A free VPN is a tempting idea: total Internet freedom and anonymity for absolutely nothing. However, when it comes to picking a free VPN to do all that, things can start to get tricky – especially since it might be the first time you've ever used a VPN.
The big question is whether a free VPN can genuinely rival the very best VPN services in terms of privacy and functionality. If it can't, are you willing to make the sacrifices necessary to save some cash?
Unsurprisingly, free VPNs aren't as powerful as premium services, but many are still useful applications. While they're not great for streaming or torrenting, if you just want to secure your browsing on public Wi-Fi and check your emails securely, they can still be useful tools to have on-hand.
Is a free VPN worth it?
If you're going to get a free VPN, you need to know the facts. Firstly, they can come with hidden costs – you might get ads injected into your browser or, even worse, end up having your data sold or your device used as an exit node for other users.
If you want the best service possible, we'd recommend signing up to a paid provider. Our top-rated VPN is ExpressVPN, but if you're looking to save some money we'd recommend Surfshark. For less than $2.50 a month you'll have unlimited data and simultaneous connections, as well as in-depth features not available with free VPNs.
If you're dead-set on testing out a free VPN, though, below we've rounded up the best five which manage to avoid compromising usability too much, and offer viable alternatives to paid services for casual users.
- Check out the best VPN Black Friday deals to save even more cash
1. ExpressVPN – the best VPN on the market
ExpressVPN is our top-rated VPN, and we think it's best service on the market. If you're on the fence about paying, Express offers a 30-day money-back guarantee so you can test it without risking your cash. Plus, Tom's Guide readers signing up for 12 months will also get an extra 3 months absolutely free.View Deal
2. NordVPN – security-focused VPN giant
Probably the most famous VPN on the scene, NordVPN provides a seriously secure option. And now, Nord's even cheaper thanks to it's Black Friday giveaway: sign up for two years, and you'll have the chance to win up to two more years for free – if you're lucky, that works out at less than $2 a month.View Deal
3. Surfshark – easily the best cheap VPN
If you want a world-class VPN but can't afford to splash out, Surfshark is a great option. It unblocks all streaming sites and has great privacy features, and it's current Black Friday sale offers three months free with any two-year plan – that's just $2.21 a month.View Deal
The best free VPN services you can download today
Hotspot Shield Free has been the best free VPN for a long time, and that's down the to the fact it doesn't make too many compromises that you'll notice in day-to-day usage.
It's simple to use, you'll get 500MB a day to play with (15GB a month), and your data will be protected by powerful encryption to keep it safe should it ever be intercepted. Plus, while it's not quite as fast as its blazing paid-for sibling, Hotspot's free service is still nippy and you won't find yourself waiting for pages to load every other click.
There are a couple of concerns, however. There is some logging, including bandwidth used, your OS, the time you were connected and more, and although Hotspot assures us that none of that could identify users, it's more than we'd like. That's also not perfect seeing as it's a US-based company, meaning it's obliged to hand over data should the FBI pay them a visit.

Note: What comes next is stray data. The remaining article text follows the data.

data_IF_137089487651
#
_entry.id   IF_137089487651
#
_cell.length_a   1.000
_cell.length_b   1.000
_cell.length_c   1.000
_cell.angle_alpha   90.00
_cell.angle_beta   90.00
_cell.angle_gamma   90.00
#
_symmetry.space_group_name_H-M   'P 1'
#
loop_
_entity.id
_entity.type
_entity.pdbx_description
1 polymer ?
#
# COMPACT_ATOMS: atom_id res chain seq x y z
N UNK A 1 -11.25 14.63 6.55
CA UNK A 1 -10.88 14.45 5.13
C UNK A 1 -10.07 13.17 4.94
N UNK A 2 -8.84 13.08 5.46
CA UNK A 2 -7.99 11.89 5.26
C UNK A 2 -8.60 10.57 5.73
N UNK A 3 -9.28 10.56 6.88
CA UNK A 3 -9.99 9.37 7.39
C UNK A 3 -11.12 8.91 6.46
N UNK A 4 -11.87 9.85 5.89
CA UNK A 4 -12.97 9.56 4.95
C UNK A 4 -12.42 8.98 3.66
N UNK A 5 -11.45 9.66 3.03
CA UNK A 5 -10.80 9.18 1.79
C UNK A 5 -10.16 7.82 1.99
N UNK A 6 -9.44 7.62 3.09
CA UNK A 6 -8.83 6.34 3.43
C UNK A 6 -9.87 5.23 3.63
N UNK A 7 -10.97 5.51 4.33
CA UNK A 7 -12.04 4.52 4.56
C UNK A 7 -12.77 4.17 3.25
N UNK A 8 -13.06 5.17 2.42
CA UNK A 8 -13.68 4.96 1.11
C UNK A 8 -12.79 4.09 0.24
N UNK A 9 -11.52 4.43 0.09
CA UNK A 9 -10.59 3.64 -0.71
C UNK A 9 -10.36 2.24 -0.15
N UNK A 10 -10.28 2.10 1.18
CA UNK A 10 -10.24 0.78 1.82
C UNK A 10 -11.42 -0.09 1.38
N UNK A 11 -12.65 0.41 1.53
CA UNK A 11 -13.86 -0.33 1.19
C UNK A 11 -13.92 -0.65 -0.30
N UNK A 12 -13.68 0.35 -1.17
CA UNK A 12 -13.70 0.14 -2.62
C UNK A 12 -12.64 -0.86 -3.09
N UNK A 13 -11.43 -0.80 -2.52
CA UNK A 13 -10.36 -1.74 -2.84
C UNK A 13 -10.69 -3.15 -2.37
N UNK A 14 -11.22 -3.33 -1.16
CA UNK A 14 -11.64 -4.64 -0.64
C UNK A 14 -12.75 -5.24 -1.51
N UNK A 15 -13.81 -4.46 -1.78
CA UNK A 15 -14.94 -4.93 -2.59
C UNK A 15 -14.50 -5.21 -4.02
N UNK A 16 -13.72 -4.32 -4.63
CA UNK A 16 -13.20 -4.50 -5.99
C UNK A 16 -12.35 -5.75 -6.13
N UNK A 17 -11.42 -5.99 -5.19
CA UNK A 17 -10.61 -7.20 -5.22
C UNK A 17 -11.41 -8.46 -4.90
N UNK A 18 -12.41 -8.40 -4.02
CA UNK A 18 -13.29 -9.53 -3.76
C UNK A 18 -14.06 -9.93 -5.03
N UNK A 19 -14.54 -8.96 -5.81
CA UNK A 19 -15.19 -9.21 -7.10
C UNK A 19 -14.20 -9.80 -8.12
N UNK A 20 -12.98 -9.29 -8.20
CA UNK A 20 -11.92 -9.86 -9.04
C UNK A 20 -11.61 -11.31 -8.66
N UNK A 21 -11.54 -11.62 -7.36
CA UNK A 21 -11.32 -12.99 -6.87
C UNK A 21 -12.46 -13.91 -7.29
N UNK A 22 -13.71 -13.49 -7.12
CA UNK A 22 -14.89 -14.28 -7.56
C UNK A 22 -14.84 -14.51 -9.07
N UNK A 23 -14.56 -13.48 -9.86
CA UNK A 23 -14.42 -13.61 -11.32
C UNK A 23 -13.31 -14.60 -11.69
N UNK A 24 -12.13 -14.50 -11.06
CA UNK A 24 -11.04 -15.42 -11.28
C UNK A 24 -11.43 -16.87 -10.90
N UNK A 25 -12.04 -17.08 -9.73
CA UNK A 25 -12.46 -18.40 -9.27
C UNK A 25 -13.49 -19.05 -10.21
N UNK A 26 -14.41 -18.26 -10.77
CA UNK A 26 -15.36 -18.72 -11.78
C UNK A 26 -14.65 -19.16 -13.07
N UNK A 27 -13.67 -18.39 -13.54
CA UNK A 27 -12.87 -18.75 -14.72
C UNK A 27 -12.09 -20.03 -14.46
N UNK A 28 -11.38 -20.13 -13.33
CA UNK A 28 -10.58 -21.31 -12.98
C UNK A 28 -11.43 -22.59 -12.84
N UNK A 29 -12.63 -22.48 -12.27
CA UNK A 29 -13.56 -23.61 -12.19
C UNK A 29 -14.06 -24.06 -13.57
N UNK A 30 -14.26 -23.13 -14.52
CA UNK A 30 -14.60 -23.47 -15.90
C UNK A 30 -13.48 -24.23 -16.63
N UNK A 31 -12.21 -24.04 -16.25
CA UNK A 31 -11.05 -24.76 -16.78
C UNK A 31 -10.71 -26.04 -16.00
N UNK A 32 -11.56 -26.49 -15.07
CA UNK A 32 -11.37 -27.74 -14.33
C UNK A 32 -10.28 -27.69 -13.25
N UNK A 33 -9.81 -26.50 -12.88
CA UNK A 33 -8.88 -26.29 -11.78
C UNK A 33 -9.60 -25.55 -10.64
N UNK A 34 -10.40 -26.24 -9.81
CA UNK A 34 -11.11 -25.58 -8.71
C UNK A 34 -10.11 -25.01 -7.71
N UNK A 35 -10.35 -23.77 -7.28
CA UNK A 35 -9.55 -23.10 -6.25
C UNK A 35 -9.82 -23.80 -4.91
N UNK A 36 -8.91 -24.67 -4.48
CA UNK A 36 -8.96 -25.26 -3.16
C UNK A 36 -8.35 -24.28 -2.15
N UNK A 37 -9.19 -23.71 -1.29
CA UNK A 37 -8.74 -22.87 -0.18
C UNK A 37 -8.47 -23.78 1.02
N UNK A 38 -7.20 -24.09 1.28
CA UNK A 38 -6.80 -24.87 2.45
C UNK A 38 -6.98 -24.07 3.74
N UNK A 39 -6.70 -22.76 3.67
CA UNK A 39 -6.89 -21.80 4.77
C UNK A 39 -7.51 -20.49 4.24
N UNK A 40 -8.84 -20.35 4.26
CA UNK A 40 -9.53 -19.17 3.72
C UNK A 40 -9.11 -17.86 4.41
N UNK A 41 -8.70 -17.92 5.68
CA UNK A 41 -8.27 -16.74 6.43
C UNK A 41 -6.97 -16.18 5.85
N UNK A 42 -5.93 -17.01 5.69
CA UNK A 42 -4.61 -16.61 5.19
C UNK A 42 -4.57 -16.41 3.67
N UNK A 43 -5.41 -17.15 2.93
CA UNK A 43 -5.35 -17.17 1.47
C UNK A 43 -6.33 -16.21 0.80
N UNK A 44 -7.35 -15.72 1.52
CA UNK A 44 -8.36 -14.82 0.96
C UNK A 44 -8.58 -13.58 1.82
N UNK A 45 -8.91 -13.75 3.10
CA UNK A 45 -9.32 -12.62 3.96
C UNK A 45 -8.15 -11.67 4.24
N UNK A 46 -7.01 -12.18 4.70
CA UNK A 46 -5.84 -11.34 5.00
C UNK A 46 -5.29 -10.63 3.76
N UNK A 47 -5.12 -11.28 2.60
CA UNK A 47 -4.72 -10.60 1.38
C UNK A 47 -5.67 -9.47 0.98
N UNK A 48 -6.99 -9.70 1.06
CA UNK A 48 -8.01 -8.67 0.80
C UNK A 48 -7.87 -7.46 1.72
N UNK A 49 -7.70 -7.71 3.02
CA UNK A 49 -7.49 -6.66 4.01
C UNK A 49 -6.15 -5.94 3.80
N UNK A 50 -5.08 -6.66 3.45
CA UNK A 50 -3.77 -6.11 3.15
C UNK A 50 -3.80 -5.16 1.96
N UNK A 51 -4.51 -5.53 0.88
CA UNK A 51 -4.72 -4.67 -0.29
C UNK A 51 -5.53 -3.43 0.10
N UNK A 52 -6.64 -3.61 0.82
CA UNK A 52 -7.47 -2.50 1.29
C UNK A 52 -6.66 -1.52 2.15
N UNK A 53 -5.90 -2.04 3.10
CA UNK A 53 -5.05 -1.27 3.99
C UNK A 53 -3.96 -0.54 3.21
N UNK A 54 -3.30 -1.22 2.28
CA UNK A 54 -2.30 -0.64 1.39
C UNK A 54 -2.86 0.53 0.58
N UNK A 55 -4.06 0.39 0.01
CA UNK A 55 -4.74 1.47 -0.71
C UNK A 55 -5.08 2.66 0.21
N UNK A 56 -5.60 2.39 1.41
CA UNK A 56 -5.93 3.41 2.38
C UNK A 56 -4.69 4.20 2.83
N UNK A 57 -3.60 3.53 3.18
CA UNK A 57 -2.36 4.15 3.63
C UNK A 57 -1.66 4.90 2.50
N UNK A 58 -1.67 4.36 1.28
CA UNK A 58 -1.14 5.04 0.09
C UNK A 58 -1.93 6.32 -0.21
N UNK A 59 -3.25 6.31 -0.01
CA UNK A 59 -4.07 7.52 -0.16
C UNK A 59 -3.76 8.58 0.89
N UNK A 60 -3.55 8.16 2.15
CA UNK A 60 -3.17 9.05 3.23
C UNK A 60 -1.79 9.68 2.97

Overall though, we think it's the best free VPN on the market, and although it's no good for streaming thanks to the fact it can't evade VPN blockers, it's still a very powerful privacy tool that provides a great amount of monthly data alongside excellent speeds rarely seen in free services.
Windscribe's premium service is excellent, and that translates over to its free service, too. When you sign up you'll get the chance to bag either 2GB a month without handing over any info, or 10GB if you provide an email address.
We also like the fact you can pick from a selection of servers, including North America, Europe, Hong Kong, and the recently added Turkey. Of course, if you upgrade you'll get a far larger selection, but this is generous for a free VPN.
What's interesting is that Windscribe has been known to be able to access Netflix. While we can in no way guarantee this as the goalposts are always moving, if you're looking for a free Netflix VPN you could do a lot worse – plus you'll get an ad-blocker, a firewall, and claims of no-logging.
However, Windscribe's apps do let the side down a little, and the interface is quite cramped and can make it tricky to find settings. But, if you stick to the recommended settings and just turn it on and off (or just get used to the UI), it's perfectly serviceable. It's also worth noting that neither paid nor free versions get 24/7 support, so you could be left in the lurch if something goes wrong
Overall, though, Windscribe is a powerful free VPN service that's simple and effective. Well worth a look.
TunnelBear is owned by none other than giant McAfee, and with that comes some serious infrastructure and investment – this is no cottage-industry free VPN.
The first thing you'll notice is the clean, simple app which makes it easy for wiz kids and Luddites alike to get going in seconds. However, with that comes a noticeable lack of function, although TunnelBear's target audience probably isn't too interested in adjusting DNS settings or the difference between OpenVPN UDP and TCP.
You don't have to fork over too much personal info to sign up – just an email – and this certainly inspires confidence in the VPN's security. It's great for checking your emails or online banking in privacy.
However, TunnelBear is crippled by its measly 500MB-a-month limit, meaning after a few Facebook videos and emails with attachments you could be nearing your monthly cap. Plus, for all but the most inexperienced users, the lack of functionality will be more hindrance than help.
But, if you're fine with that and want an audited, secure free VPN for very occasional use, TunnelBear is a great option.